*nods* yeah, I suspect Apple could benefit from better mid-range offerings. Though given how many manufacturers already crowd into that space, it could be argued that they simply do not fit in well there. Apple will never be Dell, and if they tried they would probably loose their shirts.

Re:How about more hardware choice? and a mid tower (1)

richdun (672214) | more than 3 years ago | (#33316990)

You're not going to see a mid-range tower out of Apple any time soon (or ever). Their focus is in the mobile / "lifestyle" space now, with a fleeting lip-service to HPC. That's why the new Mini has an HDMI port (might as well call it what it is - Apple TV Pro), why the displays are going to laptop-companion status, and why the Mac Pro is getting ridiculous numbers of cores at each update.

Re:How about more hardware choice? and a mid tower (1)

alen (225700) | more than 3 years ago | (#33317058)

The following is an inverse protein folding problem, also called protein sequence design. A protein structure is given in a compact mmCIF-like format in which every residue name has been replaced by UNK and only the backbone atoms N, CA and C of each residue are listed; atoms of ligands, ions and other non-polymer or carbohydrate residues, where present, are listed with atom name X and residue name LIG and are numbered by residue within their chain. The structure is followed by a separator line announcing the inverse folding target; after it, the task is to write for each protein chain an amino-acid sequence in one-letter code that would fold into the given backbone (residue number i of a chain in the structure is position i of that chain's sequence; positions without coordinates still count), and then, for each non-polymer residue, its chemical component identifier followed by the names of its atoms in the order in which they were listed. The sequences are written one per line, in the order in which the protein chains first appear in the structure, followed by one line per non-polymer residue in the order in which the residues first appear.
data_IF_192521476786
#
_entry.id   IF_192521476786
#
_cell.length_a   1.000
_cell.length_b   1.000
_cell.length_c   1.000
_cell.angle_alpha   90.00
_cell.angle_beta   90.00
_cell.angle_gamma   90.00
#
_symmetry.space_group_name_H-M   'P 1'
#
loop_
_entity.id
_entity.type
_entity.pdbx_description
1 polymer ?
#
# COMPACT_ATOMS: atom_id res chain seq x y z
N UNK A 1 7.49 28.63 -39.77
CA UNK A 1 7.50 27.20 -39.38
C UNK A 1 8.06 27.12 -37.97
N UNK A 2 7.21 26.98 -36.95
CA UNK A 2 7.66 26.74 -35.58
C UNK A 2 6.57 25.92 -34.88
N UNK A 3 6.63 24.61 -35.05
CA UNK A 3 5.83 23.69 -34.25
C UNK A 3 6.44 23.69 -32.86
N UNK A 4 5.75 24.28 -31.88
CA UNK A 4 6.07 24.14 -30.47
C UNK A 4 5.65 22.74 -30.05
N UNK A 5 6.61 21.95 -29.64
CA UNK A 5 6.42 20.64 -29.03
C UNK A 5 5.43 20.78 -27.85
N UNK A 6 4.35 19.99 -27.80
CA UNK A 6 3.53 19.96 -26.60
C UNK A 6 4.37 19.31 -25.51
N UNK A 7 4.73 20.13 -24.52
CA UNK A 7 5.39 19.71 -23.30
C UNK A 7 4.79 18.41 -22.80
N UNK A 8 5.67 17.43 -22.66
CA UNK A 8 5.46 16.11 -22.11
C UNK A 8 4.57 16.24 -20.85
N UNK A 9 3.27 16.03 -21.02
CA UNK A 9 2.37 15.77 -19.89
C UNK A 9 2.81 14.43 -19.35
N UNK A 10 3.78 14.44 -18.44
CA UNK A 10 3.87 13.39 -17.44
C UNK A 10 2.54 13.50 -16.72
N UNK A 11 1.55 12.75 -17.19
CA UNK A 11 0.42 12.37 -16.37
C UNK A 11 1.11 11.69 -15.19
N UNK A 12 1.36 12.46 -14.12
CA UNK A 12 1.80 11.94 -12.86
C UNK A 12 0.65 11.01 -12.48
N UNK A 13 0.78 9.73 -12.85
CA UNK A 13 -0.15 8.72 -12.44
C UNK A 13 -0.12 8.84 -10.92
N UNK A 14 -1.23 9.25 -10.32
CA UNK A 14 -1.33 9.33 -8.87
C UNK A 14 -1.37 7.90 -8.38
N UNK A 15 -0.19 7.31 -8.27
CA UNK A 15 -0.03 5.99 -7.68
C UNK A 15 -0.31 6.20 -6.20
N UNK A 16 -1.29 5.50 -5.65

the screens Apple uses are IPS LED backlit panels that are better and more expensive than what dell uses. they aren't the same monitors. Dell had a 27" IPS monitor that was supposed to be made by the same company that supplies Apple and it was something like $800 which after you add up all the other components in a 27" iMac a Dell computer would cost more.

with apple you pay for crappy graphics and a nice monitor
with Wintel you can buy nice graphics but the monitor won't be as good

and OS X sucks for gaming compared to Windows 7

Re:How about more hardware choice? and a mid tower (1)

EvanED (569694) | more than 3 years ago | (#33317212)

with Wintel you can buy nice graphics but the monitor won't be as good

Or... you can get a good monitor. And not have to throw it away when you upgrade.

Re:How about more hardware choice? and a mid tower (2, Informative)

beelsebob (529313) | more than 3 years ago | (#33317248)

The screens Apple uses are IPS LED backlit panels that are better and more expensive than what dell uses.

No they're not, the U2711 is the exact same monitor as is in the iMac... However, that makes the 27" iMac not too badly priced, given that Dell sells that monitor for $1099, and the iMac is $1699... Hell, you can even get a refurb for $1269... so that's $170 for a damn fast Core2Duo system.

Re:How about more hardware choice? and a mid tower (3, Insightful)

DurendalMac (736637) | more than 3 years ago | (#33317130)

$700 Mini, and Apple is hardly pitching it as a gaming system beyond casuals.